With all this new tech in remote schooling, what are the privacy implications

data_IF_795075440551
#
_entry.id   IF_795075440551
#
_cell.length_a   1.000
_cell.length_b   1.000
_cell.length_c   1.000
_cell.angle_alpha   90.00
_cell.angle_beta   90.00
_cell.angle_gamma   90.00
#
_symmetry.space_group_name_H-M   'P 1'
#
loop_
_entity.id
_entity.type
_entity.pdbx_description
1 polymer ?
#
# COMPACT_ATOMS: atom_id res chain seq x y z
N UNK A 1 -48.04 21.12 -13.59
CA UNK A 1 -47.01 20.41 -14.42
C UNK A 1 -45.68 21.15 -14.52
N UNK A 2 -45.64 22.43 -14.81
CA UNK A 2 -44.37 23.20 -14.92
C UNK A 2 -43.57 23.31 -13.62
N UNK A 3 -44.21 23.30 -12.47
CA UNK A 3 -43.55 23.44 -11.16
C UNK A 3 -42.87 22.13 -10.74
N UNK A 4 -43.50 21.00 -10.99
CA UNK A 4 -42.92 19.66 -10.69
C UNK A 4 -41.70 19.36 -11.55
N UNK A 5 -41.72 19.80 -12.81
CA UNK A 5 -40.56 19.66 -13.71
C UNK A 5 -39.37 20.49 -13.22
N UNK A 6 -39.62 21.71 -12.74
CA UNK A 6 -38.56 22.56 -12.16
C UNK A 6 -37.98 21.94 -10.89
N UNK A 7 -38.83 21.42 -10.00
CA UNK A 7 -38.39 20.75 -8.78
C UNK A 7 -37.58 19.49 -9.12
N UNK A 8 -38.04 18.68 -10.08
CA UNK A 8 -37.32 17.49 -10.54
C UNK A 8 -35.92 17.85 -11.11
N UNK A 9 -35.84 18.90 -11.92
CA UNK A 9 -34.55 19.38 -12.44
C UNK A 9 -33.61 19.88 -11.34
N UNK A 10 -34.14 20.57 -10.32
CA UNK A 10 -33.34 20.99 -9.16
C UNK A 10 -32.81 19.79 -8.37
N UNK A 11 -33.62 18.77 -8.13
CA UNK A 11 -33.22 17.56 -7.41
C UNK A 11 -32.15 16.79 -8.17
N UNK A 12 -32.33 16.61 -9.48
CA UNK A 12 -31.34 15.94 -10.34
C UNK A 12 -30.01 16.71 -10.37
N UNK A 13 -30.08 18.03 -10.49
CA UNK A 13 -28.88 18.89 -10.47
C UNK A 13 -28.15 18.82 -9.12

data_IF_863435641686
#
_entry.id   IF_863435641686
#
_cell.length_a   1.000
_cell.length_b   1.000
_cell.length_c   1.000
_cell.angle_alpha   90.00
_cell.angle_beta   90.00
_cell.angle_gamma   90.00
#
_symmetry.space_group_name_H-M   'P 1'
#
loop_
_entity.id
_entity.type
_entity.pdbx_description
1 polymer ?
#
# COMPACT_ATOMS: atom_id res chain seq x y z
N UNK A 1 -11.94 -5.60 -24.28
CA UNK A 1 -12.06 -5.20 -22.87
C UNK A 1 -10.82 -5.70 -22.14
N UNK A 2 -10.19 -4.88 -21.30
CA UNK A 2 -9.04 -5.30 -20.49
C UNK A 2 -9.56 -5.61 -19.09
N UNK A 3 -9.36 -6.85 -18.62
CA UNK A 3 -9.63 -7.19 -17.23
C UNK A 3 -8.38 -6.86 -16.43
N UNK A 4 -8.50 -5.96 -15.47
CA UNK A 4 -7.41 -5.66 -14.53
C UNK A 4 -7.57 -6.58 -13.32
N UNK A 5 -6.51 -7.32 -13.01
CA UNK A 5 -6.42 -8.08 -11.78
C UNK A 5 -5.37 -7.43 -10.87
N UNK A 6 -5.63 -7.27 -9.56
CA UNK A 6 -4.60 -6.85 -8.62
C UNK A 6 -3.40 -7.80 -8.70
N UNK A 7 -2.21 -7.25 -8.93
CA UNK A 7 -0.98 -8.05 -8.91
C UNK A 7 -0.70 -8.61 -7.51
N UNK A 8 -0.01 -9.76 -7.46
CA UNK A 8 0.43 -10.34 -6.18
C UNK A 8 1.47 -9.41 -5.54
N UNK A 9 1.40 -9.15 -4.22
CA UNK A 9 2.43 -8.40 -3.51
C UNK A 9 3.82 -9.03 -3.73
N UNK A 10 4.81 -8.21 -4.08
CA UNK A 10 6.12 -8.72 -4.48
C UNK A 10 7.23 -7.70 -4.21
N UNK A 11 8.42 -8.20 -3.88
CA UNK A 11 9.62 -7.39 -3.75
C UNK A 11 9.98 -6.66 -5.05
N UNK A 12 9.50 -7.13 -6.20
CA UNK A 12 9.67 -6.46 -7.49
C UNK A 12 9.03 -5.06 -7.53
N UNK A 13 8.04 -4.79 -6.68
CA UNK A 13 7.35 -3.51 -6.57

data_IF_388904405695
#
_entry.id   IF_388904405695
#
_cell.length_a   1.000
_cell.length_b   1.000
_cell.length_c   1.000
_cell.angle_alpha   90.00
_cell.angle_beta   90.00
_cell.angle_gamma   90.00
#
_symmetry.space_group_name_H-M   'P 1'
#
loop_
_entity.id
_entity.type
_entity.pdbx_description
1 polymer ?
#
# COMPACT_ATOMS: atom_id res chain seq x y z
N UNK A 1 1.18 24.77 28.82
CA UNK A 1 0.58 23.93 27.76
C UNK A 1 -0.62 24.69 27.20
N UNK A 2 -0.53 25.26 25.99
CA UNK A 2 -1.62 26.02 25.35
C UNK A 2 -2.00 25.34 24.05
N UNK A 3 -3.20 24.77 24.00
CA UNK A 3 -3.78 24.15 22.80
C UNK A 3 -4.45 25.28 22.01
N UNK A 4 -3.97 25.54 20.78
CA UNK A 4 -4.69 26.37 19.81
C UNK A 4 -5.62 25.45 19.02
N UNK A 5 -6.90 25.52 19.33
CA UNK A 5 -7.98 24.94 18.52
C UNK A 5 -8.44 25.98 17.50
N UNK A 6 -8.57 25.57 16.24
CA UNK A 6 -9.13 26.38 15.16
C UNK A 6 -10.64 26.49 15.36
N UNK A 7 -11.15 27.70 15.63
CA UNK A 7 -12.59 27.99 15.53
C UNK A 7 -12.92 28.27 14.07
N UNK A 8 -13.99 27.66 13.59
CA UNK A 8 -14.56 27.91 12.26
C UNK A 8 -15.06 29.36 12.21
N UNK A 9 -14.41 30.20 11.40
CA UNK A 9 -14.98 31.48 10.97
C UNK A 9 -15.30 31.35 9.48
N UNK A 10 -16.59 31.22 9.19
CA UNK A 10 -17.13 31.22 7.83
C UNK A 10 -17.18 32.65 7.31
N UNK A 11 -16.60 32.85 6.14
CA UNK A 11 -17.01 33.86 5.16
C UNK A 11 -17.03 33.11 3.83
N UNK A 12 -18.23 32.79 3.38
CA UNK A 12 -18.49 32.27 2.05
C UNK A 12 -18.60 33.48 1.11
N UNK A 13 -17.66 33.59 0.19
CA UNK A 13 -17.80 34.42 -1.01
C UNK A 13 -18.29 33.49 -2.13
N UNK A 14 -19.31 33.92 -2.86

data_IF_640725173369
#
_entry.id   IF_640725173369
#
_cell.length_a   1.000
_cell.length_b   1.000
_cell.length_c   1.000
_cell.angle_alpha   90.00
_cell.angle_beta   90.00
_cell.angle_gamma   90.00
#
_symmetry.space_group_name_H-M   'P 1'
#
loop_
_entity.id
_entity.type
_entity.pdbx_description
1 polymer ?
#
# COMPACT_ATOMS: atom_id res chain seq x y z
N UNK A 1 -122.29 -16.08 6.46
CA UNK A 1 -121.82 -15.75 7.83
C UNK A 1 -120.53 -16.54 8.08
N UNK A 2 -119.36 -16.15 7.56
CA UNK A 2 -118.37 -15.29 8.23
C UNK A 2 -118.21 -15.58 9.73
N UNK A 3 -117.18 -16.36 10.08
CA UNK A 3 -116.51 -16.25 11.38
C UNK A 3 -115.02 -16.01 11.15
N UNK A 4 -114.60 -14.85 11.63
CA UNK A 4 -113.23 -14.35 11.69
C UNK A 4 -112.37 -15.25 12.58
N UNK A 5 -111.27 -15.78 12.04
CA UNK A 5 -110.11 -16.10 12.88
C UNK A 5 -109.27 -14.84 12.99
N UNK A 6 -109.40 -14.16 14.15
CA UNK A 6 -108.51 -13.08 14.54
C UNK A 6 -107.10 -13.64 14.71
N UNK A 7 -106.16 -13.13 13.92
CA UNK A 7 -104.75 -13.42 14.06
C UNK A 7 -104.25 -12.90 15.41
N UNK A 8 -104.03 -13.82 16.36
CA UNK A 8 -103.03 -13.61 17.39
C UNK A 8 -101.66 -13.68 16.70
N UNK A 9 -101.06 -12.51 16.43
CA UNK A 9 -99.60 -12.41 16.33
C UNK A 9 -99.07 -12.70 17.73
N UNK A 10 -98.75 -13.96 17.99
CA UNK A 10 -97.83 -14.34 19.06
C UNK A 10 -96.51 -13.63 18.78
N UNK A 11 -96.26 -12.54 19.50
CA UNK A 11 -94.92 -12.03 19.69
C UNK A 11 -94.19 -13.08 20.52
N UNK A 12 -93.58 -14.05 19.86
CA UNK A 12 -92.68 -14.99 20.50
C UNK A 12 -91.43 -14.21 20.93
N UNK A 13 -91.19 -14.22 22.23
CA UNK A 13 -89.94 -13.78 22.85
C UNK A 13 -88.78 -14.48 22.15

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Every week this fall, we're covering technology and education because Oh man are Monday mornings more complicated than they used to be one question we've gotten a lot is what all this tech means for privacy how much data is being collected about our kids and how it's being stored and used the good news is there are a lot of rules around that. At the federal level. There's the children's Online Privacy Protection Act Copa Furka the Family Educational Rights and Privacy Act and there are over. One hundred state laws dealing with student privacy bad news is not everyone knows about them. Amelia Vance's with a nonprofit future of Privacy Forum. It's pretty locked down. You had a lot of fears as ED tech was spreading and schools back in two thousand, fourteen, twenty, fifteen thousands of student privacy bills have been introduced, and so these bills ended up restricting companies from selling or sharing without consent or targeted advertising or really doing anything with student data that parents and policymakers wouldn't approve of. But there are still some tensions there about you know. When a company isn't for education and data share with it, they're not covered by these student privacy laws. It sounds like you're describing a system of laws that really could be effective assuming. Basically transparency and enforcement. So, do we have those two things I would say we're definitely. Not. Quite. Drowning but we're certainly inundated with student privacy laws and protections here. Most people don't know about them teachers. There was a great survey by common sense media a couple years ago. That said only twenty five percent of teachers had been trained on student privacy and many of the laws that have passed. Aren't necessarily passed down to the school district's who are supposed to enforce them. What do you worry about with respect to the data collection around kids? Where I get really worried is where there's weeks security in there might be data breaches. And these aren't sort of the data breaches that we often see reported where it's you know identity theft or something like that. Instead, we see the possibility of sensitive information about someone that they just don't want future employers, their future college or even their peers or other parents to know about things like disciplinary history health issues special education status. And we know from research that the number one thing that kids care about when it comes to privacy really is that inner personal privacy Keeping their business, their Business Amelia Dances with the nonprofit future of Privacy Forum.

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